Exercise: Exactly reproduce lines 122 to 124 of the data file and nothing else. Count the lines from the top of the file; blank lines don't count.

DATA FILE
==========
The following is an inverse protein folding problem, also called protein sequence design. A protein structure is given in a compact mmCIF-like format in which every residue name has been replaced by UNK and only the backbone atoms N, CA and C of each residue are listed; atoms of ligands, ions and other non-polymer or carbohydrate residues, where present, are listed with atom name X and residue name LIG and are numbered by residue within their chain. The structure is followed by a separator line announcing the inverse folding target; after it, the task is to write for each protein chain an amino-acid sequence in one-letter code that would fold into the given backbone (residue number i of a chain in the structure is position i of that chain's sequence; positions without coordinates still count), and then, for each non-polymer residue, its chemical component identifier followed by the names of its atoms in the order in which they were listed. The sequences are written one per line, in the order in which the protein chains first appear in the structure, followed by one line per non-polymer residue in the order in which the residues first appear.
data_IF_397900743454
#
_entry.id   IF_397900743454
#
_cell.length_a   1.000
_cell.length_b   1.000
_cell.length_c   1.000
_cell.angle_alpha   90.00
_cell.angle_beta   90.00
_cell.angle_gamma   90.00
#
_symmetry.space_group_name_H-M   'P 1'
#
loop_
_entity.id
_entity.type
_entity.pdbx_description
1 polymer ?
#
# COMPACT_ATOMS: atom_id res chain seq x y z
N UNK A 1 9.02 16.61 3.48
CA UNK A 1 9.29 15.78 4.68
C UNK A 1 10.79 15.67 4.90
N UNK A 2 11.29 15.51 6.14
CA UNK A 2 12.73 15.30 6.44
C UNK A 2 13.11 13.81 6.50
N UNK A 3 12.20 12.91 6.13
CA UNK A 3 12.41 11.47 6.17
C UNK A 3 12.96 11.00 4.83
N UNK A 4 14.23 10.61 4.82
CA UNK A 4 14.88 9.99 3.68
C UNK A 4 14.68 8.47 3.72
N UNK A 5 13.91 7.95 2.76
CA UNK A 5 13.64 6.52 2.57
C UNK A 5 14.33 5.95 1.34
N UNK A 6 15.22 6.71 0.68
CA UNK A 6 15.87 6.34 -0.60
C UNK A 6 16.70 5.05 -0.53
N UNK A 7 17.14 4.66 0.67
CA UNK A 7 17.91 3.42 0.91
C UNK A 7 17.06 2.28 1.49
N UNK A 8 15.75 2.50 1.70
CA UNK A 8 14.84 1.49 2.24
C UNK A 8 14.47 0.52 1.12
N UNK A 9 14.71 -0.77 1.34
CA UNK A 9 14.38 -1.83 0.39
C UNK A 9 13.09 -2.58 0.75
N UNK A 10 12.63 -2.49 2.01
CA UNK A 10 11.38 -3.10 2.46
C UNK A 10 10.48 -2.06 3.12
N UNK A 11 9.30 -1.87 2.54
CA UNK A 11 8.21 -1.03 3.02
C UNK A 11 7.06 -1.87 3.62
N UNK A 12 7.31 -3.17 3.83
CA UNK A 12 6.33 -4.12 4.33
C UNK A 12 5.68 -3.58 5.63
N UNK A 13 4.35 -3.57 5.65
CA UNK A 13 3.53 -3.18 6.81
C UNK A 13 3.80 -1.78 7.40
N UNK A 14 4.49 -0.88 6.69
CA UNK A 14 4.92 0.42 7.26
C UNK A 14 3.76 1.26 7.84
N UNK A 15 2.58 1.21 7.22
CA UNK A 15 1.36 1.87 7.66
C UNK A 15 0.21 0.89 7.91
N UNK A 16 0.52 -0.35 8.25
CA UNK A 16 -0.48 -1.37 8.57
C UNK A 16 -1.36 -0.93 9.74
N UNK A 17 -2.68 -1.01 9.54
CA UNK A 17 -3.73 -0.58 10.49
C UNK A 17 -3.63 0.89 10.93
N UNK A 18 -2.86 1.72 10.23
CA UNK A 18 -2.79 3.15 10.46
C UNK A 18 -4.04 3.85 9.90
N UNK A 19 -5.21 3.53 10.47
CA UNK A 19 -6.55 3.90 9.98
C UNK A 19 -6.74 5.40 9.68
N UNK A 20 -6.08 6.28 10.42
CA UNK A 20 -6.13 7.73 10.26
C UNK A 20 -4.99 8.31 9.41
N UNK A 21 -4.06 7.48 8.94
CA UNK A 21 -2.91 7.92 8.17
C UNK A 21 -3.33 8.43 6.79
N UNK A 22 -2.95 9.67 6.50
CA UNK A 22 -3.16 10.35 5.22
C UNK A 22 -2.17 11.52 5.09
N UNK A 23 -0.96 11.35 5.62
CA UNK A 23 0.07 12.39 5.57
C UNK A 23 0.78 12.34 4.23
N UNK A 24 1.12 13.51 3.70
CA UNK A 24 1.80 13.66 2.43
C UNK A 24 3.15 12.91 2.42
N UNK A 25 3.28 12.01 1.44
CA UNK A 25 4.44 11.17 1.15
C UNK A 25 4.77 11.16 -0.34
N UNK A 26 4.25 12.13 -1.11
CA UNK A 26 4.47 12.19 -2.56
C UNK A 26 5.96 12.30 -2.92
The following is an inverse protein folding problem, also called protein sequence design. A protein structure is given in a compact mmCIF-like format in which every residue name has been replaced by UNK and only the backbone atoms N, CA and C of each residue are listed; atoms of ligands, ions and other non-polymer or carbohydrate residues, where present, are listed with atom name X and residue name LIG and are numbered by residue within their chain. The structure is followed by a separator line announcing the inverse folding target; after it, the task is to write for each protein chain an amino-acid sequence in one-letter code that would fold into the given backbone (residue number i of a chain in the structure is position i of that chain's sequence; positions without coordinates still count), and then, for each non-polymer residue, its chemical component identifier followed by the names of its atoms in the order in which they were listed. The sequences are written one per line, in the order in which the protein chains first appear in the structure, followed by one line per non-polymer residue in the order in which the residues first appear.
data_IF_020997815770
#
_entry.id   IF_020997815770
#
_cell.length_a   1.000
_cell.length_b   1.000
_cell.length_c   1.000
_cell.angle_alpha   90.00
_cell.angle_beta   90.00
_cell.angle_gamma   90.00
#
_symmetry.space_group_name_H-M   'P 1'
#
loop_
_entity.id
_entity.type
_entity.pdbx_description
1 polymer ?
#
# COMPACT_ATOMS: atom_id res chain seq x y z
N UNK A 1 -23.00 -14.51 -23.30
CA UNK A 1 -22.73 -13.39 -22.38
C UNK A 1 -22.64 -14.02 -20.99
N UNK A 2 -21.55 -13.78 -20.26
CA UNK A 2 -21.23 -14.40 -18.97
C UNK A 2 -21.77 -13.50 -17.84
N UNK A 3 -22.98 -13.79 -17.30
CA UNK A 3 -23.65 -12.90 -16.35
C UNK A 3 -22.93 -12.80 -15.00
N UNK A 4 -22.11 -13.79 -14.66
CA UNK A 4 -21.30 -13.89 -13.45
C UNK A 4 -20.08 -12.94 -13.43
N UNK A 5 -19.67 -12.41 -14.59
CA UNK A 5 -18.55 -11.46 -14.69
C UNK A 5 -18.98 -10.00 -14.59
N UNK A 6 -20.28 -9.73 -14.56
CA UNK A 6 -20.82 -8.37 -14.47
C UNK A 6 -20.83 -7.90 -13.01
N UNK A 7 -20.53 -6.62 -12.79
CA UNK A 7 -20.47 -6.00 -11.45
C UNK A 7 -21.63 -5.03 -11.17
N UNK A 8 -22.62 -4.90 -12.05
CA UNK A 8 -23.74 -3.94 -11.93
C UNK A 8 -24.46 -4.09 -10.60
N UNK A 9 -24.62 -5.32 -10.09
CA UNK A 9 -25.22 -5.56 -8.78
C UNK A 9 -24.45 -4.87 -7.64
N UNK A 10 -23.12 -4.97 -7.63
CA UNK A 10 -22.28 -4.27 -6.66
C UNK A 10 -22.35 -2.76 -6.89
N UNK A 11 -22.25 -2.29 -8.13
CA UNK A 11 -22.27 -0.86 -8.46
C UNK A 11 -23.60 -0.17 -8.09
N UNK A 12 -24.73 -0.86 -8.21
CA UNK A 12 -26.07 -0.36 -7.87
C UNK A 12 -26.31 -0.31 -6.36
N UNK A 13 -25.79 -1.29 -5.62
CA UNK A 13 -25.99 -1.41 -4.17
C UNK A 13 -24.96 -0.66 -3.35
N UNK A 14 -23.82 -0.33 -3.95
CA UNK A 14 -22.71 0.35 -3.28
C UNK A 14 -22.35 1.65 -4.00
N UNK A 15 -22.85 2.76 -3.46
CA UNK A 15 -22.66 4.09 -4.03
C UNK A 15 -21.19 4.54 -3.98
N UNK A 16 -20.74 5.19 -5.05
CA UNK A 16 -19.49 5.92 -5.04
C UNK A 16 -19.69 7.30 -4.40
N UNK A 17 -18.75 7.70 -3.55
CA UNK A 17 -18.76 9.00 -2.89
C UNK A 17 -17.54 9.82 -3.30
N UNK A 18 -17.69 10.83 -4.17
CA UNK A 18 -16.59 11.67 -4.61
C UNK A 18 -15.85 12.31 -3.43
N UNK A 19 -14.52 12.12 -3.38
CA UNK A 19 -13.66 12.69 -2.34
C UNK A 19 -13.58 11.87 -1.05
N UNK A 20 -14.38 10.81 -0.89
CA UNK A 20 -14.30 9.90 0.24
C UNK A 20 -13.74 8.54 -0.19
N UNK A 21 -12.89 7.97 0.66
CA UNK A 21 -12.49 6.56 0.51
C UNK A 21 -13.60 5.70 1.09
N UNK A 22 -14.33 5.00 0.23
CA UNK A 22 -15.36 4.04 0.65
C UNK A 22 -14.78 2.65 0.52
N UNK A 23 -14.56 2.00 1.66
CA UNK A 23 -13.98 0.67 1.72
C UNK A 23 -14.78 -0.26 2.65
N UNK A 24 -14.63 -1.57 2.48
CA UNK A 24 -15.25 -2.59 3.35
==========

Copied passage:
CA UNK A 1 -22.73 -13.39 -22.38
C UNK A 1 -22.64 -14.02 -20.99
N UNK A 2 -21.55 -13.78 -20.26